"…whereas we see partnership, Mr Cameron sees an opportunity to relinquish responsibility to society's most disadvantaged - another chance to 'roll back the state'."
On the 15 May, Ed Miliband - a minister in Ms Armstrong's department - said that "partnership is over-used word."
He's not wrong there.
This Government just loves partnership.
Sadly, the role it has in mind for the voluntary sector is that of junior partner.
Hence the Government's preferred term for the voluntary sector:
Which should give you a good idea of Labour's sense of priorities.
In my eyes, the third sector is the first sector.
Wherever there is a need, charities are there first - doing what the public sector can't do and what the private sector won't do.
Where does the Government imagine the public services came from?
Where they created out of nothing in 1948?
No, they were formed from the proud philanthropic institutions that pulled this country into the modern age.
So why would we want to roll back the public services, when we know what rolled them forward in the first place?
On the contrary we want to see the public services reinvigorated with their original animating spirit.
Because as the current Chancellor has amply demonstrated money alone will not do the trick.
But Ms Armstrong is right about one thing:
Mr Cameron does indeed see an "opportunity to relinquish responsibility to society's most disadvantaged."
And not only responsibility.
We want to relinquish power to society's most disadvantaged.
We want to relinquish resources to society's most disadvantaged.
Responsibility, power and resources - three things to give people control over their lives.
Of course that does not mean that we should relinquish responsibility for society's most disadvantaged.
That is an entirely different proposition - something that Hilary Armstrong's speechwriter might like to reflect on.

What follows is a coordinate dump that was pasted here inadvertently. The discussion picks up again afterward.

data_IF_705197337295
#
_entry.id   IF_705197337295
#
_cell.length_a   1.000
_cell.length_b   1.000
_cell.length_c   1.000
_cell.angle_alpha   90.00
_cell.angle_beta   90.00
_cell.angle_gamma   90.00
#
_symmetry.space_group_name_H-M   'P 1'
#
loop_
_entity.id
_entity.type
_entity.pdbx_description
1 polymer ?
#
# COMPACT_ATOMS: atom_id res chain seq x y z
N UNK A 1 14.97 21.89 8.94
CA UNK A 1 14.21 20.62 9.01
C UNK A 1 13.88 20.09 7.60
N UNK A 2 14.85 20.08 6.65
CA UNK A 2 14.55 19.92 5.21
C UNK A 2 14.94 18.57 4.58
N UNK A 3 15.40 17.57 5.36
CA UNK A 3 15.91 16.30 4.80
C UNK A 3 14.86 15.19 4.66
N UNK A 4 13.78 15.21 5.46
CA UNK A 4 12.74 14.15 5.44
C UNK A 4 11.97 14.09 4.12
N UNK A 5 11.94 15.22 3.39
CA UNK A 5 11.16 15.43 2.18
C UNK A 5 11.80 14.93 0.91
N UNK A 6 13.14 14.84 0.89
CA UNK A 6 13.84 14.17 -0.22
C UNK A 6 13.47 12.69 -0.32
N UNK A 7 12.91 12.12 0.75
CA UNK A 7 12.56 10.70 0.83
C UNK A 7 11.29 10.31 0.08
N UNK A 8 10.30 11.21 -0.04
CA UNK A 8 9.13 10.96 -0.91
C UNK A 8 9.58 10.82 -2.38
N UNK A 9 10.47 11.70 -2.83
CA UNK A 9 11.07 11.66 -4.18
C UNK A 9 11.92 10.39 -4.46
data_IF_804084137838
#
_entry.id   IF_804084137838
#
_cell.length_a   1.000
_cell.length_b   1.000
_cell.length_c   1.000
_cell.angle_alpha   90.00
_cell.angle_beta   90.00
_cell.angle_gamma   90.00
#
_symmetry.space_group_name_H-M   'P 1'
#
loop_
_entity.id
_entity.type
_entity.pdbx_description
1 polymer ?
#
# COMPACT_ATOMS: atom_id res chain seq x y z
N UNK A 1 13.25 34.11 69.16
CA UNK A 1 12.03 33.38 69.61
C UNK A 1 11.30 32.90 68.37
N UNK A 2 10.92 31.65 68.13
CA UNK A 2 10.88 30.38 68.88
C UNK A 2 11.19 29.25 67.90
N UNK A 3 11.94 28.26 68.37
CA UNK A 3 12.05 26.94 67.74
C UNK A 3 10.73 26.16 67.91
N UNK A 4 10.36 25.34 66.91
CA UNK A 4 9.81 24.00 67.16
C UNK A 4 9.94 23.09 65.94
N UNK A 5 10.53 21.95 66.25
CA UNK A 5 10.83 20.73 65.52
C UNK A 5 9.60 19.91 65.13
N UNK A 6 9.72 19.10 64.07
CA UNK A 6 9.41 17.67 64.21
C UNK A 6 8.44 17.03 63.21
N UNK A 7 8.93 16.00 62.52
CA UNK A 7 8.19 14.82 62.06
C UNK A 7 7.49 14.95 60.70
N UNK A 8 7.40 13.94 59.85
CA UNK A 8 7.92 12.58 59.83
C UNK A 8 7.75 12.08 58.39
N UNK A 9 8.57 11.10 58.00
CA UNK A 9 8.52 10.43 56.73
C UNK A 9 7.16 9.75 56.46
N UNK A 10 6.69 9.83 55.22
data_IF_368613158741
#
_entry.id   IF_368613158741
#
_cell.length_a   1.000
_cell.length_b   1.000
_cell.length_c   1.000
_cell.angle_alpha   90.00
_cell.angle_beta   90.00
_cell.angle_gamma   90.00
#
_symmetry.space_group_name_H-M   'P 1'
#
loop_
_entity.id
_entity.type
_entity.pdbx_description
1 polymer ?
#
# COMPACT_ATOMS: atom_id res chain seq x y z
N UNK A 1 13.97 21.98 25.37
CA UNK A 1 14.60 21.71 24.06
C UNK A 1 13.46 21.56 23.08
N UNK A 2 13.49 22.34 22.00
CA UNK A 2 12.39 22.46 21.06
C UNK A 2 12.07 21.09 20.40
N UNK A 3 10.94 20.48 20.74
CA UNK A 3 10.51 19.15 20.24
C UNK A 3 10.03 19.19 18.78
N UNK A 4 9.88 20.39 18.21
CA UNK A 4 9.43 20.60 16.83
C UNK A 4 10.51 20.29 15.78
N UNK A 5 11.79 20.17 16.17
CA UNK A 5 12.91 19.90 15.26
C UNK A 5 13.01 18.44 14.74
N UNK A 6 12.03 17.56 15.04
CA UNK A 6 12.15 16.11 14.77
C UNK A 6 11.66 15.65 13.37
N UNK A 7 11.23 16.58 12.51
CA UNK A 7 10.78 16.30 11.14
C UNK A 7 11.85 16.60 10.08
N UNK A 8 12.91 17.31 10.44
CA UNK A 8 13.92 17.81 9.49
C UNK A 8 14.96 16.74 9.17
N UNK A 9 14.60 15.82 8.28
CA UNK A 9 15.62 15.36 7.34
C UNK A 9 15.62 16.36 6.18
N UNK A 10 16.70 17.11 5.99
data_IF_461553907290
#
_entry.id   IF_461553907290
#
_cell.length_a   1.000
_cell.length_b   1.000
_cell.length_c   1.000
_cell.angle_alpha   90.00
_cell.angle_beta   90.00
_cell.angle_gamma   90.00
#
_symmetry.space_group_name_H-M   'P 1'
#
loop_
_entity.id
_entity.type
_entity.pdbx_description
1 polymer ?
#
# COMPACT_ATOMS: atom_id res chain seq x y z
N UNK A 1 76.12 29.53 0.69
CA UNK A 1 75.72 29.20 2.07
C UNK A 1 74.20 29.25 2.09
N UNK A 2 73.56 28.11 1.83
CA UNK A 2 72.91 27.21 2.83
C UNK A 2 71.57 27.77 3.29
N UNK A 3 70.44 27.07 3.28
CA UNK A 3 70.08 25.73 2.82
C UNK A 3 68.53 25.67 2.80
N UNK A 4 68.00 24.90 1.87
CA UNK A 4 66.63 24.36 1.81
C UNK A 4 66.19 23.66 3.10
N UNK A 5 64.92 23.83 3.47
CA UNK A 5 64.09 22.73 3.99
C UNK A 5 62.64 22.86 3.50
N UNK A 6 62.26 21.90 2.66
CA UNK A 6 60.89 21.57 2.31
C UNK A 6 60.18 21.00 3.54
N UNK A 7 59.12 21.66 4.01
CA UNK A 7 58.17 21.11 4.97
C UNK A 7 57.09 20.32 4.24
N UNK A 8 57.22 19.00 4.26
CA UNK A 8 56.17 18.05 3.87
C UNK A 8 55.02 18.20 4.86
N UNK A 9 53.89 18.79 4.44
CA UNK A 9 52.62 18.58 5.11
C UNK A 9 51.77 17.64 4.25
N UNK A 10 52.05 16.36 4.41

Relinquishing responsibility to people, while retaining responsibility for people, is what David Cameron means by shared responsibility.
And this is where our approach to the voluntary sector differs so much from Labour's.
With shared responsibility, individuals and communities will have the opportunity to work with those service providers that can best meet their particular needs.
It is a deeply personal approach and a local one too. One in which voluntary organisations of all shapes and sizes can contribute.
Much, if not most, of the money may still come from the centre, but it will come without strings.
The primary axis of accountability will be between the service user and the service provider - a welfare system based on face-to-face relationships not faceless bureaucracy.
Or for that matter two-faced politics.
Because when it comes to charity, social enterprise and all those good things, it is all too easy to speak the language of consensus and platitude.
But it won't be what you hear from me.
Where there is genuine agreement I will of course do what I can to work with the Government, but where important issues are at stake - and they are - I will speak out."